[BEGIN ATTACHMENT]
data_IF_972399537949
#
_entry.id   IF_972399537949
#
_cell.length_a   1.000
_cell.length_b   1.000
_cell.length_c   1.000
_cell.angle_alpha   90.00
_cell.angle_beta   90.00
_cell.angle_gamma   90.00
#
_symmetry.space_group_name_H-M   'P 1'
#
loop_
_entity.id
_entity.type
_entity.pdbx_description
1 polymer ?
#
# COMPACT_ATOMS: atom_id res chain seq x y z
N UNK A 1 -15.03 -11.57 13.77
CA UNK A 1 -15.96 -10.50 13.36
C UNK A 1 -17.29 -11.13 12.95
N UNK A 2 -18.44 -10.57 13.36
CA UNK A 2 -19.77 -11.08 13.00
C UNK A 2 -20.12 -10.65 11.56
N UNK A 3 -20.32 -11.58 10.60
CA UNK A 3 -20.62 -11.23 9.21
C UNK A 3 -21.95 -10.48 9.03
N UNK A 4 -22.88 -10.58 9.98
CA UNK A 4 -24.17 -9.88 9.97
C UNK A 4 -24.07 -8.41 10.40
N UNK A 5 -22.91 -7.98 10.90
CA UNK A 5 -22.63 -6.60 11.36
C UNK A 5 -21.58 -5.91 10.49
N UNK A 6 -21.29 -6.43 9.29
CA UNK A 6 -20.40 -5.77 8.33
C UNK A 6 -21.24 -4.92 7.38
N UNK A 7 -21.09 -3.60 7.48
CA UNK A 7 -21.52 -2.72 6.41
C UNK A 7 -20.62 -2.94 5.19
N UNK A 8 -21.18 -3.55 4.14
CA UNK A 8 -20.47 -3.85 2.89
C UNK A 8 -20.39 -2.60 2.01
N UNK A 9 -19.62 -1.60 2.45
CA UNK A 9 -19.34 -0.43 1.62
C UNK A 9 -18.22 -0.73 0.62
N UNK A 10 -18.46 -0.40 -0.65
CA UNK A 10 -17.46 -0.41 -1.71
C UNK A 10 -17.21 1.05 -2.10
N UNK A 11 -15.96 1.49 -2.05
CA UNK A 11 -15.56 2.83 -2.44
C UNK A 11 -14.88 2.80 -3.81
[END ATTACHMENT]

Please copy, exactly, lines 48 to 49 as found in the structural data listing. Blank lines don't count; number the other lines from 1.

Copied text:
N UNK A 10 -18.46 -0.40 -0.65
CA UNK A 10 -17.46 -0.41 -1.71